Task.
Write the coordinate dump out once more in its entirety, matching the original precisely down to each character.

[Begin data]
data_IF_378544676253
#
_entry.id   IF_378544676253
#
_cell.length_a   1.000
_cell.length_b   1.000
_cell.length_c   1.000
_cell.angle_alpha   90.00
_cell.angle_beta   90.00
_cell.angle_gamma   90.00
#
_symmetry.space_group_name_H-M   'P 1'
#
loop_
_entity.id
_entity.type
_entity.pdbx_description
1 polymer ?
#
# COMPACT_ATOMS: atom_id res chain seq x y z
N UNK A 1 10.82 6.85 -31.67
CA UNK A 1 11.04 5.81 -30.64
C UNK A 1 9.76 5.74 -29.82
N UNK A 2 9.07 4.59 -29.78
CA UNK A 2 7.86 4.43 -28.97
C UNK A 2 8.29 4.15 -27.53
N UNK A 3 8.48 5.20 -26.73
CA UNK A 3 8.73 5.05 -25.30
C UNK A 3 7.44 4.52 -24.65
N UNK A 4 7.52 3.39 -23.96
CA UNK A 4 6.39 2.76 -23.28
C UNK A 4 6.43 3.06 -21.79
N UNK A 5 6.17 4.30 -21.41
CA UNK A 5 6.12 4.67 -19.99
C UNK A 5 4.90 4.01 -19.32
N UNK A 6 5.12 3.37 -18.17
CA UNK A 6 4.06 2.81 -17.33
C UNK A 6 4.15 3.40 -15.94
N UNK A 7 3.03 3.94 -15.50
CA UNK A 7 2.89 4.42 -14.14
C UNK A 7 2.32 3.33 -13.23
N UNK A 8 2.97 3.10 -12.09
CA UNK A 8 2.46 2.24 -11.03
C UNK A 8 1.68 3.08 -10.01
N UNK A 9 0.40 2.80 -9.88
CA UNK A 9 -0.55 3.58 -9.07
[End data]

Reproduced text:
data_IF_378544676253
#
_entry.id   IF_378544676253
#
_cell.length_a   1.000
_cell.length_b   1.000
_cell.length_c   1.000
_cell.angle_alpha   90.00
_cell.angle_beta   90.00
_cell.angle_gamma   90.00
#
_symmetry.space_group_name_H-M   'P 1'
#
loop_
_entity.id
_entity.type
_entity.pdbx_description
1 polymer ?
#
# COMPACT_ATOMS: atom_id res chain seq x y z
N UNK A 1 10.82 6.85 -31.67
CA UNK A 1 11.04 5.81 -30.64
C UNK A 1 9.76 5.74 -29.82
N UNK A 2 9.07 4.59 -29.78
CA UNK A 2 7.86 4.43 -28.97
C UNK A 2 8.29 4.15 -27.53
N UNK A 3 8.48 5.20 -26.73
CA UNK A 3 8.73 5.05 -25.30
C UNK A 3 7.44 4.52 -24.65
N UNK A 4 7.52 3.39 -23.96
CA UNK A 4 6.39 2.76 -23.28
C UNK A 4 6.43 3.06 -21.79
N UNK A 5 6.17 4.30 -21.41
CA UNK A 5 6.12 4.67 -19.99
C UNK A 5 4.90 4.01 -19.32
N UNK A 6 5.12 3.37 -18.17
CA UNK A 6 4.06 2.81 -17.33
C UNK A 6 4.15 3.40 -15.94
N UNK A 7 3.03 3.94 -15.50
CA UNK A 7 2.89 4.42 -14.14
C UNK A 7 2.32 3.33 -13.23
N UNK A 8 2.97 3.10 -12.09
CA UNK A 8 2.46 2.24 -11.03
C UNK A 8 1.68 3.08 -10.01
N UNK A 9 0.40 2.80 -9.88
CA UNK A 9 -0.55 3.58 -9.07